how our actions matter: ian mackenzie on his film, reactorIt’s been two and a half years since a massive tsunami on the northern coast of Japan triggered a meltdown at the Fukushima Daiichi Nuclear Power Plant, and we’re still coming to terms with the extent of the environmental damage.… Read more

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how our actions matter: ian mackenzie on his film, reactor

It’s been two and a half years since a massive tsunami on the northern coast of Japan triggered a meltdown at the Fukushima Daiichi Nuclear Power Plant, and we’re still coming to terms with the extent of the environmental damage.

In April 2012, filmmaker Ian MacKenzie and yoga/Buddhist teacher/activist Michael Stone went on a pilgrimage to Japan to learn how the Japanese are responding to the crisis. Stone spoke with local residents, artists, activists, and researchers about life in the aftermath and reflects on the old Zen traditions and cities of beautiful temples. MacKenzie caught everything on film.

The result is Reactor, a short film that aims to “uncover how and why we can let go of old stories, and move towards personal and social awakening by bringing to light our interconnectedness and showing us that our actions matter.”

Ian MacKenzie answered a few questions about the intention and vision behind the film.

My main question for you after watching Reactor: Why Fukushima? Why did you and Michael choose to go to Japan to illustrate this interconnection, especially when there are so many environmental disasters on North American soil? Why, for example, didn’t you make a pilgrimage to the Tar Sands of northern Alberta?

In 2010, I shot at the Alberta tar sands for my previous project Occupy Love (directed by Velcrow Ripper). The impact of flying over the destruction, and seeing the absolute carnage was emotionally devastating. When Michael invited me to Japan, I agreed because I wanted to see how other cultures were grappling with the same tension between the thirst for energy and the impact of generating it. These scenarios are repeating themselves all over the world.

The modern dominant culture is not new in nature, only new in scope, having grown to encircle most of the planet. It is a culture that has no landing gear. Our task is to find a new way forward: first, by being able to see clearly, and then, to choose a more skillful and life-affirming way of being in the world. We do not need more technology, more ideas, or more programs. As Michael shows in the film, we need a willingness to accept that the world is both stunning and tragic at the same time. We need the strength to continue with a broken heart.

How did you and Michael Stone end up collaborating?

I began following Michael’s work after attending his workshop at the Vancouver Yoga Conference in 2010. After the Occupy Wall St movement broke out in 2011, I interviewed Michael during his visit to the Vancouver encampment, which become the short film “Love & Shadow.”

After seeing the film, Michael invited me to accompany him on his pilgrimage to Japan. He already had plans to visit Kyoto, spending time walking in the footsteps of the great Japanese Zen poets and meditating in the ancient temples. He also planned to learn how the Japanese were responding to the tsunami and Fukushima crisis. We didn’t know exactly what the film would become, though I knew intuitively when Michael asked that my answer was ‘yes.’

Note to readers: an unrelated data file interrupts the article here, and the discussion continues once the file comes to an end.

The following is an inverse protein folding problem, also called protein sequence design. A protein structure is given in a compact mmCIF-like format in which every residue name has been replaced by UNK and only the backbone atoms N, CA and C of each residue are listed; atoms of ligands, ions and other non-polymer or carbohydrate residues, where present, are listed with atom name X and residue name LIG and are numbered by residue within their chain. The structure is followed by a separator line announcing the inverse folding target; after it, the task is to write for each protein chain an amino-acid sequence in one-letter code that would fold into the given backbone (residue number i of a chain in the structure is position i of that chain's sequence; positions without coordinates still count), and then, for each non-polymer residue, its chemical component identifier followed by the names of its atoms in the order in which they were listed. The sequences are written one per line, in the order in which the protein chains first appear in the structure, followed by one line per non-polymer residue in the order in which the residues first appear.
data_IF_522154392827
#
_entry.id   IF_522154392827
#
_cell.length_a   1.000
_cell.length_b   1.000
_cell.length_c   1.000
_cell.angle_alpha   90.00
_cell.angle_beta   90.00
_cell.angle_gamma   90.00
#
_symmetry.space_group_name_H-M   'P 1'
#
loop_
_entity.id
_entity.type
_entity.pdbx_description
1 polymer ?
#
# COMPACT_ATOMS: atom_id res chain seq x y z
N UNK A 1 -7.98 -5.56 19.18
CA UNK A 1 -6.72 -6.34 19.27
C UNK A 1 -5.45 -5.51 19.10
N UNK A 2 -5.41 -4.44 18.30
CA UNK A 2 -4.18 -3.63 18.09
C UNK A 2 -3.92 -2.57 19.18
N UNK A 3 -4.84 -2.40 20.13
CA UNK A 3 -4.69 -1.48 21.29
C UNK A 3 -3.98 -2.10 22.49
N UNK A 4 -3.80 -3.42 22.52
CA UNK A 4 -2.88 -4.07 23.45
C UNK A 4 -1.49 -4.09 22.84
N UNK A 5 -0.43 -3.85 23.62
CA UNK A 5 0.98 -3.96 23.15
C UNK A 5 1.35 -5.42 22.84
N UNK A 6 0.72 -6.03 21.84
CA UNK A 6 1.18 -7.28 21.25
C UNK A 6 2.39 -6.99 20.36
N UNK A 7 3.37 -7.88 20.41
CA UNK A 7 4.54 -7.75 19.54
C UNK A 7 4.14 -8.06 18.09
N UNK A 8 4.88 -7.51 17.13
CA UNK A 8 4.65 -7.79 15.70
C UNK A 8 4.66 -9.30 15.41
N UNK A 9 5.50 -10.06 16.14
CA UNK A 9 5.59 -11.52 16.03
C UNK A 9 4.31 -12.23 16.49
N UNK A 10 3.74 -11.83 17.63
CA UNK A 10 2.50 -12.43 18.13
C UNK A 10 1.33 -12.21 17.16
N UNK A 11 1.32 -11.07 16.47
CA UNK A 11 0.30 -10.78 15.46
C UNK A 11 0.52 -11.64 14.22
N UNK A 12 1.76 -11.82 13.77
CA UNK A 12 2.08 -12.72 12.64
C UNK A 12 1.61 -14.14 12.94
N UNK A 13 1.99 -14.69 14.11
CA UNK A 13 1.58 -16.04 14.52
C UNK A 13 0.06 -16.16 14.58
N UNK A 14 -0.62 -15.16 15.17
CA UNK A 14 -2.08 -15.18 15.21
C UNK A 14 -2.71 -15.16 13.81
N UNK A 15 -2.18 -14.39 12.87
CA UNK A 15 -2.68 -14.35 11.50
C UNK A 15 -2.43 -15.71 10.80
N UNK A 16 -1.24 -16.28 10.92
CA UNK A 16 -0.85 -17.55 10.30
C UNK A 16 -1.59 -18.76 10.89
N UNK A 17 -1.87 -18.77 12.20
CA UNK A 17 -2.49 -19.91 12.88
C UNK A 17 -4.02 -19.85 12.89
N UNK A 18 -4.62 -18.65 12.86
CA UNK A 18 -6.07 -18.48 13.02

Michael Stone Anti-Nuclear Rally TokyoWhat did you learn over the course of making the film?

There’s a Zen concept of “beginner’s mind” – which is where you strive to see the world without preconceived notions about what it is or should be. That’s how Michael and I approached the situation and making this film. Every documentary is different. For me, this was a first in many ways: my first time shooting in Japan and my first time shooting interviews in a language foreign to me. As for the situation itself, I learned how the issue is complex and far from black and white.

For starters, I wondered how the Japanese would appreciate foreigners coming in and probing for information. Would they consider us meddling in their affairs? Would they appreciate our sincere interest in learning from their response? We found both ends of the spectrum – some Japanese were hesitant to speak at all, while others appreciated the opportunity to finally speak out about against the impact of the meltdown and the governments attempts to ignore the severity of damage.

One of the aims of Reactor is to give us reason to reflect on how our actions matter – how does the film encourage this?

When you listen to the different perspectives shared in the film, you realize how each person is contributing in the best way they can. Reverend Takafumi teaches meditation and mindfulness to the community, stressing the need for the Japanese to reinvent themselves away from nuclear dependence. Dr. Imanaka continues monitoring from the front lines of the radiation fallout, speaking out against the poor decisions of authorities. And Keiko Oguro offers her compassion to the nuclear refugees, having survived the Hiroshima nuclear bombing of 1945. Perhaps illustrator Hamamaru Fujii says it best: we often think that every one of us needs to “save the world” with grand heroic acts, which can paralyze us. Instead, consider that we all have something to offer, no matter how “small” – we can all put our innate gifts in service to the world. That’s what I’m try to do with my film, and Michael with his teaching.

Watch the trailer for Reactor below and stream the whole film here (for rent or purchase)

REACTOR (2013) – Official Trailer from Ian MacKenzie on Vimeo.

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